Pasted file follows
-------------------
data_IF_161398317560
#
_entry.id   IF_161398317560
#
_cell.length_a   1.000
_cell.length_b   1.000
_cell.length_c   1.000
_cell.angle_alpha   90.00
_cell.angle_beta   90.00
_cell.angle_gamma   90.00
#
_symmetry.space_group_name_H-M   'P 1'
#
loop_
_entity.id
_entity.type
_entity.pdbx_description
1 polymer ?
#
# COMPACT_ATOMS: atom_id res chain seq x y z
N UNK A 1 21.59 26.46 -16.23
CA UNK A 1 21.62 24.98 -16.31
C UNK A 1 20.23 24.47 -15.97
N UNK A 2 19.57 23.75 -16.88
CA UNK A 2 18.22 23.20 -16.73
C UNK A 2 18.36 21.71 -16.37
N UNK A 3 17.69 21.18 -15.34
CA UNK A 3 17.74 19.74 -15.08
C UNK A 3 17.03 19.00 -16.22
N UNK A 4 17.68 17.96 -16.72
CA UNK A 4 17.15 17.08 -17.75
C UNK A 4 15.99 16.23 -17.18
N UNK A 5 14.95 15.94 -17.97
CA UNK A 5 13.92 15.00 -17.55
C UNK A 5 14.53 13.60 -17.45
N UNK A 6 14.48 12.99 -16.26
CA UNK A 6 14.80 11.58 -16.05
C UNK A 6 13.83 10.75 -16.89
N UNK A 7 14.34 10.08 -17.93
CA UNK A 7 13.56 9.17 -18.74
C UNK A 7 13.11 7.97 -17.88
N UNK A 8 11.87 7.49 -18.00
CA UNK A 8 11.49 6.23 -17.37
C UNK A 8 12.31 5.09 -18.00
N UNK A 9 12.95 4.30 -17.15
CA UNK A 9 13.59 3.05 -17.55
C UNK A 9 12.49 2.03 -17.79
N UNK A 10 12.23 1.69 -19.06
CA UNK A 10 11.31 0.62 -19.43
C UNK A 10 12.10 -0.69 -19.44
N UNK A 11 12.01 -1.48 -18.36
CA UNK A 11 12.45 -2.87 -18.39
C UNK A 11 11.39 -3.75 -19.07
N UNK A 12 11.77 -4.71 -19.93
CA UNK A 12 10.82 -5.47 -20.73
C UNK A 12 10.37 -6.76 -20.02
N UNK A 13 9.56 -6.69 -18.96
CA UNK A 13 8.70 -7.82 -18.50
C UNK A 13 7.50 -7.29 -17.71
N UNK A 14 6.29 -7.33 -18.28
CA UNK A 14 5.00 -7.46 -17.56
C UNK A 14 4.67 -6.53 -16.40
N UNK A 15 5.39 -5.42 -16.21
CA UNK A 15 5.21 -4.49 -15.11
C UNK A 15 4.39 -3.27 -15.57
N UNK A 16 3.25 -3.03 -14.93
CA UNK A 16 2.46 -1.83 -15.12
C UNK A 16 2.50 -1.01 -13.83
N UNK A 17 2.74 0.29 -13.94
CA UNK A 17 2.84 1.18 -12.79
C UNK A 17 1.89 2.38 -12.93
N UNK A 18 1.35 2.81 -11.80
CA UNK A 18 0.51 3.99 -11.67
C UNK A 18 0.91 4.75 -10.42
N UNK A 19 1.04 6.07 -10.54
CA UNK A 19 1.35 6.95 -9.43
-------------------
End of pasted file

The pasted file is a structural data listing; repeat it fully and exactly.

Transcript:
data_IF_161398317560
#
_entry.id   IF_161398317560
#
_cell.length_a   1.000
_cell.length_b   1.000
_cell.length_c   1.000
_cell.angle_alpha   90.00
_cell.angle_beta   90.00
_cell.angle_gamma   90.00
#
_symmetry.space_group_name_H-M   'P 1'
#
loop_
_entity.id
_entity.type
_entity.pdbx_description
1 polymer ?
#
# COMPACT_ATOMS: atom_id res chain seq x y z
N UNK A 1 21.59 26.46 -16.23
CA UNK A 1 21.62 24.98 -16.31
C UNK A 1 20.23 24.47 -15.97
N UNK A 2 19.57 23.75 -16.88
CA UNK A 2 18.22 23.20 -16.73
C UNK A 2 18.36 21.71 -16.37
N UNK A 3 17.69 21.18 -15.34
CA UNK A 3 17.74 19.74 -15.08
C UNK A 3 17.03 19.00 -16.22
N UNK A 4 17.68 17.96 -16.72
CA UNK A 4 17.15 17.08 -17.75
C UNK A 4 15.99 16.23 -17.18
N UNK A 5 14.95 15.94 -17.97
CA UNK A 5 13.92 15.00 -17.55
C UNK A 5 14.53 13.60 -17.45
N UNK A 6 14.48 12.99 -16.26
CA UNK A 6 14.80 11.58 -16.05
C UNK A 6 13.83 10.75 -16.89
N UNK A 7 14.34 10.08 -17.93
CA UNK A 7 13.56 9.17 -18.74
C UNK A 7 13.11 7.97 -17.88
N UNK A 8 11.87 7.49 -18.00
CA UNK A 8 11.49 6.23 -17.37
C UNK A 8 12.31 5.09 -18.00
N UNK A 9 12.95 4.30 -17.15
CA UNK A 9 13.59 3.05 -17.55
C UNK A 9 12.49 2.03 -17.79
N UNK A 10 12.23 1.69 -19.06
CA UNK A 10 11.31 0.62 -19.43
C UNK A 10 12.10 -0.69 -19.44
N UNK A 11 12.01 -1.48 -18.36
CA UNK A 11 12.45 -2.87 -18.39
C UNK A 11 11.39 -3.75 -19.07
N UNK A 12 11.77 -4.71 -19.93
CA UNK A 12 10.82 -5.47 -20.73
C UNK A 12 10.37 -6.76 -20.02
N UNK A 13 9.56 -6.69 -18.96
CA UNK A 13 8.70 -7.82 -18.50
C UNK A 13 7.50 -7.29 -17.71
N UNK A 14 6.29 -7.33 -18.28
CA UNK A 14 5.00 -7.46 -17.56
C UNK A 14 4.67 -6.53 -16.40
N UNK A 15 5.39 -5.42 -16.21
CA UNK A 15 5.21 -4.49 -15.11
C UNK A 15 4.39 -3.27 -15.57
N UNK A 16 3.25 -3.03 -14.93
CA UNK A 16 2.46 -1.83 -15.12
C UNK A 16 2.50 -1.01 -13.83
N UNK A 17 2.74 0.29 -13.94
CA UNK A 17 2.84 1.18 -12.79
C UNK A 17 1.89 2.38 -12.93
N UNK A 18 1.35 2.81 -11.80
CA UNK A 18 0.51 3.99 -11.67
C UNK A 18 0.91 4.75 -10.42
N UNK A 19 1.04 6.07 -10.54
CA UNK A 19 1.35 6.95 -9.43